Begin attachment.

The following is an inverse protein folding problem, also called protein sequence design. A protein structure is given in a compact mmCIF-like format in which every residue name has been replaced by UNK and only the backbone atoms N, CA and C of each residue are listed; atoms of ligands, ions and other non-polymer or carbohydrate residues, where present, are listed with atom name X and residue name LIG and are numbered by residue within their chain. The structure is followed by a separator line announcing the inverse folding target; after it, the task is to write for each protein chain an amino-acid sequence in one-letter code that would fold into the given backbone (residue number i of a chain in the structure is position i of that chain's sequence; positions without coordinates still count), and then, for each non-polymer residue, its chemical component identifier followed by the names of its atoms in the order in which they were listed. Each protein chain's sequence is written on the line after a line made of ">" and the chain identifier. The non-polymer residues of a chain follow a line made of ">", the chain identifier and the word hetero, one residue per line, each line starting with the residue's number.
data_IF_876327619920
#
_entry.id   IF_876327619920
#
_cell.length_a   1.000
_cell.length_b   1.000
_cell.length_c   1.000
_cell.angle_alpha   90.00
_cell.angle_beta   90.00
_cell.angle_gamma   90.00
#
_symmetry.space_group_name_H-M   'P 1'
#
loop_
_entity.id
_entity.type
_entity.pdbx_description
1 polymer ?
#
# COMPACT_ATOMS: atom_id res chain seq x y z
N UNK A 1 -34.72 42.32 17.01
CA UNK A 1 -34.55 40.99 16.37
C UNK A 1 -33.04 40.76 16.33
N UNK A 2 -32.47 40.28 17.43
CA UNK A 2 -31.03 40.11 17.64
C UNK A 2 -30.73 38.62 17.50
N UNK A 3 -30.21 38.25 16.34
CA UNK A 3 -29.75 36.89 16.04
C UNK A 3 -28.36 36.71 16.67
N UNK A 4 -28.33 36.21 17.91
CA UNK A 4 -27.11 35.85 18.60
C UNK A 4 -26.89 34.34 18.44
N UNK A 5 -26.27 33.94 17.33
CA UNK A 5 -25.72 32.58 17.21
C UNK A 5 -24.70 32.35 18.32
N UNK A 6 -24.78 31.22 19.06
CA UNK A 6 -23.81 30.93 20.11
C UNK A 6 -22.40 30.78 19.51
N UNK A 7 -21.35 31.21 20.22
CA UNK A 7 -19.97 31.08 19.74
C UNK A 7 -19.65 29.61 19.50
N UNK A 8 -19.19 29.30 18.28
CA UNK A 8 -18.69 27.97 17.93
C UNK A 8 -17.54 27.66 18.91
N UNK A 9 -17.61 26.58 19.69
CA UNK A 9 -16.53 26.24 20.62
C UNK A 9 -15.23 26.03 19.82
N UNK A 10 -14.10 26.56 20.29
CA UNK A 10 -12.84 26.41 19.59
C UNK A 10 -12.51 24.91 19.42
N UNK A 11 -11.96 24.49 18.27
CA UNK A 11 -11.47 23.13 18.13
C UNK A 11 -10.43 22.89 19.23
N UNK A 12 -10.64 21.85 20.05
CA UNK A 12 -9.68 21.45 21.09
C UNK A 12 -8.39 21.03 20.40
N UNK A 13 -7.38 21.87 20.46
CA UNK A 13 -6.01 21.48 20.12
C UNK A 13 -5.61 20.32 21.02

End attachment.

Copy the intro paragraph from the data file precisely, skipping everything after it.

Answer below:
The following is an inverse protein folding problem, also called protein sequence design. A protein structure is given in a compact mmCIF-like format in which every residue name has been replaced by UNK and only the backbone atoms N, CA and C of each residue are listed; atoms of ligands, ions and other non-polymer or carbohydrate residues, where present, are listed with atom name X and residue name LIG and are numbered by residue within their chain. The structure is followed by a separator line announcing the inverse folding target; after it, the task is to write for each protein chain an amino-acid sequence in one-letter code that would fold into the given backbone (residue number i of a chain in the structure is position i of that chain's sequence; positions without coordinates still count), and then, for each non-polymer residue, its chemical component identifier followed by the names of its atoms in the order in which they were listed. Each protein chain's sequence is written on the line after a line made of ">" and the chain identifier. The non-polymer residues of a chain follow a line made of ">", the chain identifier and the word hetero, one residue per line, each line starting with the residue's number.